Dick Durbin’s bodyslam of Jamie Dimon on the subject of debit interchange is, simply, a must-read. If Durbin ever had any dreams of a cushy sinecure on JP Morgan’s board, those have surely now been quashed forever — but being able to write a letter like this on official US Senate letterhead makes it oh so very worth it:
Anders Petterson of ArtTactic put together a presentation on the Warhol market for his talk at Artelligence yesterday. There are some astonishing numbers in it, none more so than the fact that Warhol paintings accounted for 17% of all contemporary-art auction sales in 2010. But there’s much more where that came from.
After the Financial Crisis Inquiry Commission fractured into bipartisan incommensurability, I had little hope for the Senate’s report into the financial collapse. But my initial impression is that it’s a great piece of work — almost incredibly so, given that it’s got bipartisan support.
The dean of tax reporters, David Cay Johnston, has a fantastic cover story in the Willamette Week (of all places and 40 other alt-weeklies), shining a bright light on just how unfair and unequal the US tax system is. The whole 3,000-word article is well worth reading in full, but here are some highlights:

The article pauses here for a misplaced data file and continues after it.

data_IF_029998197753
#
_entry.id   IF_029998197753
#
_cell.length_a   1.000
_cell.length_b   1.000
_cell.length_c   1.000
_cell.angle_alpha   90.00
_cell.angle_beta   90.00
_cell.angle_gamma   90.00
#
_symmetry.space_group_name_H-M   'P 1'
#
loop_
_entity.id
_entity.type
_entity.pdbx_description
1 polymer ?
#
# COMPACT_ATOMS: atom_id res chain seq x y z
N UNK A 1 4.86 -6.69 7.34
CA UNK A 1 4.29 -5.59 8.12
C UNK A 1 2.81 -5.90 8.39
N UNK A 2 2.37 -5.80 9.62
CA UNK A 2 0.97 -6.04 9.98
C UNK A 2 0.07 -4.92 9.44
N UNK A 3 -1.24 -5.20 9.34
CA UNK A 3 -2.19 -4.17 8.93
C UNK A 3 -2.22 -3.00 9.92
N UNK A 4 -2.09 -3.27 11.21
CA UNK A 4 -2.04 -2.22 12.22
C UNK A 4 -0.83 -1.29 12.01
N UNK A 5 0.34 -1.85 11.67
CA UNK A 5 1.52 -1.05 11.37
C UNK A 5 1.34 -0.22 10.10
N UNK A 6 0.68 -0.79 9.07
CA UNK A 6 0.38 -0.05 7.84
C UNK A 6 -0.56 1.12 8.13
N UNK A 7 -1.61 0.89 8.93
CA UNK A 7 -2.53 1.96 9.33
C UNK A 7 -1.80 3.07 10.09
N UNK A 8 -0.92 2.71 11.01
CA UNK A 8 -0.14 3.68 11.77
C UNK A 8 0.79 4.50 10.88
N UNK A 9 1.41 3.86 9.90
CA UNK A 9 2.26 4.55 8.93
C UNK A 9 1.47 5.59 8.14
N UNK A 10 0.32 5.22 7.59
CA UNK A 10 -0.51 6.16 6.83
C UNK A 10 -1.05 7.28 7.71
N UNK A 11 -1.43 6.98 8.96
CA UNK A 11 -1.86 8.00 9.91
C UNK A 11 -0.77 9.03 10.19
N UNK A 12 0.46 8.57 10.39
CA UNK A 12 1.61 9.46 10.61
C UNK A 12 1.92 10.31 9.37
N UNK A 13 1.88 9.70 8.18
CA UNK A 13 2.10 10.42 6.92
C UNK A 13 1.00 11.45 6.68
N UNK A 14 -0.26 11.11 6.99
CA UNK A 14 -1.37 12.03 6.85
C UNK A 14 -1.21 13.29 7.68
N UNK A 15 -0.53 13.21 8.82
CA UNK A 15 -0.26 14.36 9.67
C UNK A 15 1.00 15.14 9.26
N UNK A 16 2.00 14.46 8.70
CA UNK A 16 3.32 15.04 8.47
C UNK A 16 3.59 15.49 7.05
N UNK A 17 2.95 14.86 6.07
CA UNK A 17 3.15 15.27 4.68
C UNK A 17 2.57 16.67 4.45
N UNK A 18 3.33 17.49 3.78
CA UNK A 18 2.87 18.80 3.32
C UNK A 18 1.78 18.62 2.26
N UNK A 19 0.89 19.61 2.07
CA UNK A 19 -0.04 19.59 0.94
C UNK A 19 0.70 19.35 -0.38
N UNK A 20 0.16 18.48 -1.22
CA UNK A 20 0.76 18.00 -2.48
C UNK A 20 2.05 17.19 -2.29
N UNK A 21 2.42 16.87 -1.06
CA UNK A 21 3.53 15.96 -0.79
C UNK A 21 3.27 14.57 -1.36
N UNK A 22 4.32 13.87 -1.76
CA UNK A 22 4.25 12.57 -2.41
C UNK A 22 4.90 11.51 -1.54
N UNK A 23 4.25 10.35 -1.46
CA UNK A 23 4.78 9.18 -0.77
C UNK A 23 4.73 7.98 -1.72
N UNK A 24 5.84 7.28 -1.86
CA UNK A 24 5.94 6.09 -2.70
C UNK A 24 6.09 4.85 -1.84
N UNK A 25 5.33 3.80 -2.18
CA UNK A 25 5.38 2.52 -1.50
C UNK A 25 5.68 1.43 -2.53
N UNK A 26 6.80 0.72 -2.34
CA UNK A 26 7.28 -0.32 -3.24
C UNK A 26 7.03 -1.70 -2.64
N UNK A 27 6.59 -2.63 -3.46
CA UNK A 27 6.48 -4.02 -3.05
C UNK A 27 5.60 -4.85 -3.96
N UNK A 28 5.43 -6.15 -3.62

I spent most of this morning at SecondMarket, having a long conversation with Adam Oliveri, the person in charge of their private company market. That’s the part of the company which gets the most attention: it’s where stock in companies like Twitter and Facebook change hands, for instance. I learned a huge amount while I was there, and have now changed my mind on whether Facebook is going to go public: I finally understand exactly why companies need to do an IPO once they have more than 500 shareholders.